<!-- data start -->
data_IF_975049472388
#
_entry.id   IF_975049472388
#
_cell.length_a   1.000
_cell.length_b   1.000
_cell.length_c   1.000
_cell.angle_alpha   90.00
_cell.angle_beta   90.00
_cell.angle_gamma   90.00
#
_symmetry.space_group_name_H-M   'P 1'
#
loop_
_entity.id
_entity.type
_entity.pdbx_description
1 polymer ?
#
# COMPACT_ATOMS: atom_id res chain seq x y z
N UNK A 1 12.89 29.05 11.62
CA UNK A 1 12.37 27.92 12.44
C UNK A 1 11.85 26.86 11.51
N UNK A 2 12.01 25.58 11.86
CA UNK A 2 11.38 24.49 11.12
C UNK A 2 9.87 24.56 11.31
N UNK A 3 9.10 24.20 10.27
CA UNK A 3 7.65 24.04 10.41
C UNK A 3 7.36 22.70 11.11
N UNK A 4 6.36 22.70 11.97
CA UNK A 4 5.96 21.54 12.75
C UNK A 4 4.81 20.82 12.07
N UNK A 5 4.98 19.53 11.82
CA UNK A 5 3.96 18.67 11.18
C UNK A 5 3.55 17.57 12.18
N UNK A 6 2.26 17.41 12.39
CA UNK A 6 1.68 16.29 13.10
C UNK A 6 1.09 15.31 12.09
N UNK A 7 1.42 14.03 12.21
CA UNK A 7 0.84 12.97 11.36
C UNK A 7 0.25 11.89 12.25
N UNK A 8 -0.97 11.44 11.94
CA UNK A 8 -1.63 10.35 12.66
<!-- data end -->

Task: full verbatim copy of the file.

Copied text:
data_IF_975049472388
#
_entry.id   IF_975049472388
#
_cell.length_a   1.000
_cell.length_b   1.000
_cell.length_c   1.000
_cell.angle_alpha   90.00
_cell.angle_beta   90.00
_cell.angle_gamma   90.00
#
_symmetry.space_group_name_H-M   'P 1'
#
loop_
_entity.id
_entity.type
_entity.pdbx_description
1 polymer ?
#
# COMPACT_ATOMS: atom_id res chain seq x y z
N UNK A 1 12.89 29.05 11.62
CA UNK A 1 12.37 27.92 12.44
C UNK A 1 11.85 26.86 11.51
N UNK A 2 12.01 25.58 11.86
CA UNK A 2 11.38 24.49 11.12
C UNK A 2 9.87 24.56 11.31
N UNK A 3 9.10 24.20 10.27
CA UNK A 3 7.65 24.04 10.41
C UNK A 3 7.36 22.70 11.11
N UNK A 4 6.36 22.70 11.97
CA UNK A 4 5.96 21.54 12.75
C UNK A 4 4.81 20.82 12.07
N UNK A 5 4.98 19.53 11.82
CA UNK A 5 3.96 18.67 11.18
C UNK A 5 3.55 17.57 12.18
N UNK A 6 2.26 17.41 12.39
CA UNK A 6 1.68 16.29 13.10
C UNK A 6 1.09 15.31 12.09
N UNK A 7 1.42 14.03 12.21
CA UNK A 7 0.84 12.97 11.36
C UNK A 7 0.25 11.89 12.25
N UNK A 8 -0.97 11.44 11.94
CA UNK A 8 -1.63 10.35 12.66